23 December 2008

On bad arguments

I'm a bit slow on picking up on interesting material from Times Higher Education this week, but I was struck by this article on bad arguments. It's an interesting teaching device for one thing, but for another, it contains;

As long ago as 1985, an Australian philosopher, David Stove, ran a competition to find the worst argument in the world. In his marking scheme, half the marks went to the degree of flaw in the argument, half to the degree of its endorsement by philosophers.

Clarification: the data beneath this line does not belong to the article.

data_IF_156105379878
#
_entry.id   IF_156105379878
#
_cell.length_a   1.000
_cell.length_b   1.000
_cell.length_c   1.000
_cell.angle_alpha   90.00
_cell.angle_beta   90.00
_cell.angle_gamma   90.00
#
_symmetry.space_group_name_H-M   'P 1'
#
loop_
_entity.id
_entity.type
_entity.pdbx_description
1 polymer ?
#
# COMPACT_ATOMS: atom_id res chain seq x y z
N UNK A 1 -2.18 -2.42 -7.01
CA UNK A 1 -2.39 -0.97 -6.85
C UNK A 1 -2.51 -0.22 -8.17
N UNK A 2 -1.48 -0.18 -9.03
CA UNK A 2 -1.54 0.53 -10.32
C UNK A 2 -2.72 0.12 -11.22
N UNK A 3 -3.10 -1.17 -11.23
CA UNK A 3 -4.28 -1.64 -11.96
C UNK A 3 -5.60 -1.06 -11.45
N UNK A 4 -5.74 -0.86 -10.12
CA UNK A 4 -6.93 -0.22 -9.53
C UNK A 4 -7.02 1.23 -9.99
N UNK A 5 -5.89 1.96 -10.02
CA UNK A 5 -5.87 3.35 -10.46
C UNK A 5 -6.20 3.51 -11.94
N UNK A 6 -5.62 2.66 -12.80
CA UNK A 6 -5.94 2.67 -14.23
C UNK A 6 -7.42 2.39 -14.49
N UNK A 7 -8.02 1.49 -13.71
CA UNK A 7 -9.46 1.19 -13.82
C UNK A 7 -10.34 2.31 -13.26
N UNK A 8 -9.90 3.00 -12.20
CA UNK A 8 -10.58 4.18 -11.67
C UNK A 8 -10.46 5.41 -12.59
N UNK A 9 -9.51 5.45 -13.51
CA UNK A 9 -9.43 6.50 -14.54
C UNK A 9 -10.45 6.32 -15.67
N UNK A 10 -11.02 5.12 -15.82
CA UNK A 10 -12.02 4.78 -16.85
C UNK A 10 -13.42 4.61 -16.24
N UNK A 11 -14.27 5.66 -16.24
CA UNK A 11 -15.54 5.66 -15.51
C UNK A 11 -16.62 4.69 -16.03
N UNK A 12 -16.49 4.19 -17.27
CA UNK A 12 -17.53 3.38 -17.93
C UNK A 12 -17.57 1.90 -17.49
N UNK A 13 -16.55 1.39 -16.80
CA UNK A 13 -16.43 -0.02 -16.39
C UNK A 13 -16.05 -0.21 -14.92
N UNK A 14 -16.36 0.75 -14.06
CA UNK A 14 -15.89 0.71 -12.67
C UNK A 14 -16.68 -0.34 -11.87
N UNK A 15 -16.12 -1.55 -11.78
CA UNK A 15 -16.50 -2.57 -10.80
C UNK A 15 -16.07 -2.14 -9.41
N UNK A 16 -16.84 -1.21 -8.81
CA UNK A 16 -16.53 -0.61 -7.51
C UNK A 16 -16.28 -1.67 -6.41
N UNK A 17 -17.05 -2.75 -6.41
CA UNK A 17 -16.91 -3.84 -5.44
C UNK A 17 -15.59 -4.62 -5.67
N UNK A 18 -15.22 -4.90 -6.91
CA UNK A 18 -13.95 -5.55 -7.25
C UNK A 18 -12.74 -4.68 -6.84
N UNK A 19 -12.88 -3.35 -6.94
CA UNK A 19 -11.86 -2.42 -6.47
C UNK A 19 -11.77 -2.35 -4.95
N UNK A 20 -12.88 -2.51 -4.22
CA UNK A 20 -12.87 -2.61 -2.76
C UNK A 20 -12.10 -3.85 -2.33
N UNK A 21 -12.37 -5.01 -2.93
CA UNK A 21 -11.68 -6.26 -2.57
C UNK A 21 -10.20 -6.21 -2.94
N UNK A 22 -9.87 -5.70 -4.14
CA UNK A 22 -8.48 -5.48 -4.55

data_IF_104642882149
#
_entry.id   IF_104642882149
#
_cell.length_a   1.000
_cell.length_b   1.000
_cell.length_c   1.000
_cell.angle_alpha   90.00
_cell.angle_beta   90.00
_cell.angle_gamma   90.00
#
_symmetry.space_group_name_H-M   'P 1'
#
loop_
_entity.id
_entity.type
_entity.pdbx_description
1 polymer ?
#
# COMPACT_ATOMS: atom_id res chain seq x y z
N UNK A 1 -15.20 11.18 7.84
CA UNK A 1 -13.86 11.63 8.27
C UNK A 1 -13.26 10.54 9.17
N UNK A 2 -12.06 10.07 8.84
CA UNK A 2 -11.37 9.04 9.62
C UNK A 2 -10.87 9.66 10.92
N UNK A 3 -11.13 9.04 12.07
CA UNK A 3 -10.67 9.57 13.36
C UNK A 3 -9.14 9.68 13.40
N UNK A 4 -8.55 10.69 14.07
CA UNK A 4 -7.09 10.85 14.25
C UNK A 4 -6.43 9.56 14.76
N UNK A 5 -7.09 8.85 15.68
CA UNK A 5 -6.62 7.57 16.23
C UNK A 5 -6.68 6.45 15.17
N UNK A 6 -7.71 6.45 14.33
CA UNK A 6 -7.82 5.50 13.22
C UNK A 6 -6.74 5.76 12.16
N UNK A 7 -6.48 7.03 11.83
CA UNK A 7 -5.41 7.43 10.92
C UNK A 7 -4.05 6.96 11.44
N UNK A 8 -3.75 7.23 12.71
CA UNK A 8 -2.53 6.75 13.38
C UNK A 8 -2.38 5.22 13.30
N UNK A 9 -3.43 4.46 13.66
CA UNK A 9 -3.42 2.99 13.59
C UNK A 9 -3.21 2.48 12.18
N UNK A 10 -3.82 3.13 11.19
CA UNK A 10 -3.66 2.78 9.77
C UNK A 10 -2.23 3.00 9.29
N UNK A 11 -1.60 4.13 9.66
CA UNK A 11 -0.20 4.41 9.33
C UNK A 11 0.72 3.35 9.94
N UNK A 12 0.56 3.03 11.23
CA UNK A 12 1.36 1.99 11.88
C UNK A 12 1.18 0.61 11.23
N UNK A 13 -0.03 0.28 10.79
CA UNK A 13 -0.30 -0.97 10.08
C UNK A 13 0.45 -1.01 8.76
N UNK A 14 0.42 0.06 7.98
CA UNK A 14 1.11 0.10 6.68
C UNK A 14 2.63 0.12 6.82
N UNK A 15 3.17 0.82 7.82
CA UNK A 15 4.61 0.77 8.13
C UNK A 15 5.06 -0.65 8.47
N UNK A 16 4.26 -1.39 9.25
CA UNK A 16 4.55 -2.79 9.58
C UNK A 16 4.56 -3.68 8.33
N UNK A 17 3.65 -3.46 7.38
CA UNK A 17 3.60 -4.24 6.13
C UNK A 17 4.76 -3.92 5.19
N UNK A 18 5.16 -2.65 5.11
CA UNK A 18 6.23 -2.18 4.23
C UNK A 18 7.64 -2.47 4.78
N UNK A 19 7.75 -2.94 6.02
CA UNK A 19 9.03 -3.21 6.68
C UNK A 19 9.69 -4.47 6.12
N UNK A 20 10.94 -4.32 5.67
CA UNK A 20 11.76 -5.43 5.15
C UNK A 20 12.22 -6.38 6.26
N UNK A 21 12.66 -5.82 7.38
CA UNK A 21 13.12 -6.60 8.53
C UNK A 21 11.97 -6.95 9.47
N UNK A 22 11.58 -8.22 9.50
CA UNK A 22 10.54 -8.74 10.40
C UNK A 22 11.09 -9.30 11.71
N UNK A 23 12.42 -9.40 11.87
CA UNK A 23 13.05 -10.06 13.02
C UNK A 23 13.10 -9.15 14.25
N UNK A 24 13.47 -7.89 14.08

He awarded the prize to himself, for the following argument: "We can know things only as they are related to us under our forms of perception and understanding in so far as they fall under our conceptual schemes, etc. So, we cannot know things as they are in themselves."

What is wrong with that? (Apart of course from the difficulty of knowing what it would mean to "know things as they are in themselves"—or is that the point?) And it does have precedent...

1 comment:

  1. Anonymous3:44 pm

    What's wrong with it is that it denies "cause and effect" as part of knowing.


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